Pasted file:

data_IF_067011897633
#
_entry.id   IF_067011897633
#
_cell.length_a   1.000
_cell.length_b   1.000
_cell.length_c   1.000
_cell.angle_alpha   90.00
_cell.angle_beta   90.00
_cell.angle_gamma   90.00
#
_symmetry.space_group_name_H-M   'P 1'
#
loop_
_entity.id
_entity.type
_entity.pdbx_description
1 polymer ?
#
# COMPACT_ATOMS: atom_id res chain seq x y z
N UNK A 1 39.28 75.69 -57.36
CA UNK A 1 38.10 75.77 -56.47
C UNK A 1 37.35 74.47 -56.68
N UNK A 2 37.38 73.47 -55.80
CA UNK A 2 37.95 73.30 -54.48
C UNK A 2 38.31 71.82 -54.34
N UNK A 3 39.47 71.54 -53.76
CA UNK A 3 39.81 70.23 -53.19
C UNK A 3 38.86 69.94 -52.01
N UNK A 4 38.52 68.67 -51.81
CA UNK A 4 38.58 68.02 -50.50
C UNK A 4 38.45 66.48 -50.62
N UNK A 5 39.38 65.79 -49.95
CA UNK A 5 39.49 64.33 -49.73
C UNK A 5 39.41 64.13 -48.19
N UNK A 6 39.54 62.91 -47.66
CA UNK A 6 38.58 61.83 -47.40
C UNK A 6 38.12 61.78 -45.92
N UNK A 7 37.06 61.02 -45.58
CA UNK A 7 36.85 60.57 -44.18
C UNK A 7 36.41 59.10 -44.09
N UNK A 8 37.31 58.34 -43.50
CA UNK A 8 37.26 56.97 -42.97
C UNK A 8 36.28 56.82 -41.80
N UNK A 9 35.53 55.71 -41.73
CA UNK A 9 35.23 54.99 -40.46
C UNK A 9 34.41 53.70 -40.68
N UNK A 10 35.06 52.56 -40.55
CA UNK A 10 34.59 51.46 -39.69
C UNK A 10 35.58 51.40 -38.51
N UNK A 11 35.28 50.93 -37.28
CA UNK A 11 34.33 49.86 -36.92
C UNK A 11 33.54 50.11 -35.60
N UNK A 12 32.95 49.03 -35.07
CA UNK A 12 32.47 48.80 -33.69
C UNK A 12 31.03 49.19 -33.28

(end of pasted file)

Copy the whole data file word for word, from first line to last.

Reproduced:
data_IF_067011897633
#
_entry.id   IF_067011897633
#
_cell.length_a   1.000
_cell.length_b   1.000
_cell.length_c   1.000
_cell.angle_alpha   90.00
_cell.angle_beta   90.00
_cell.angle_gamma   90.00
#
_symmetry.space_group_name_H-M   'P 1'
#
loop_
_entity.id
_entity.type
_entity.pdbx_description
1 polymer ?
#
# COMPACT_ATOMS: atom_id res chain seq x y z
N UNK A 1 39.28 75.69 -57.36
CA UNK A 1 38.10 75.77 -56.47
C UNK A 1 37.35 74.47 -56.68
N UNK A 2 37.38 73.47 -55.80
CA UNK A 2 37.95 73.30 -54.48
C UNK A 2 38.31 71.82 -54.34
N UNK A 3 39.47 71.54 -53.76
CA UNK A 3 39.81 70.23 -53.19
C UNK A 3 38.86 69.94 -52.01
N UNK A 4 38.52 68.67 -51.81
CA UNK A 4 38.58 68.02 -50.50
C UNK A 4 38.45 66.48 -50.62
N UNK A 5 39.38 65.79 -49.95
CA UNK A 5 39.49 64.33 -49.73
C UNK A 5 39.41 64.13 -48.19
N UNK A 6 39.54 62.91 -47.66
CA UNK A 6 38.58 61.83 -47.40
C UNK A 6 38.12 61.78 -45.92
N UNK A 7 37.06 61.02 -45.58
CA UNK A 7 36.85 60.57 -44.18
C UNK A 7 36.41 59.10 -44.09
N UNK A 8 37.31 58.34 -43.50
CA UNK A 8 37.26 56.97 -42.97
C UNK A 8 36.28 56.82 -41.80
N UNK A 9 35.53 55.71 -41.73
CA UNK A 9 35.23 54.99 -40.46
C UNK A 9 34.41 53.70 -40.68
N UNK A 10 35.06 52.56 -40.55
CA UNK A 10 34.59 51.46 -39.69
C UNK A 10 35.58 51.40 -38.51
N UNK A 11 35.28 50.93 -37.28
CA UNK A 11 34.33 49.86 -36.92
C UNK A 11 33.54 50.11 -35.60
N UNK A 12 32.95 49.03 -35.07
CA UNK A 12 32.47 48.80 -33.69
C UNK A 12 31.03 49.19 -33.28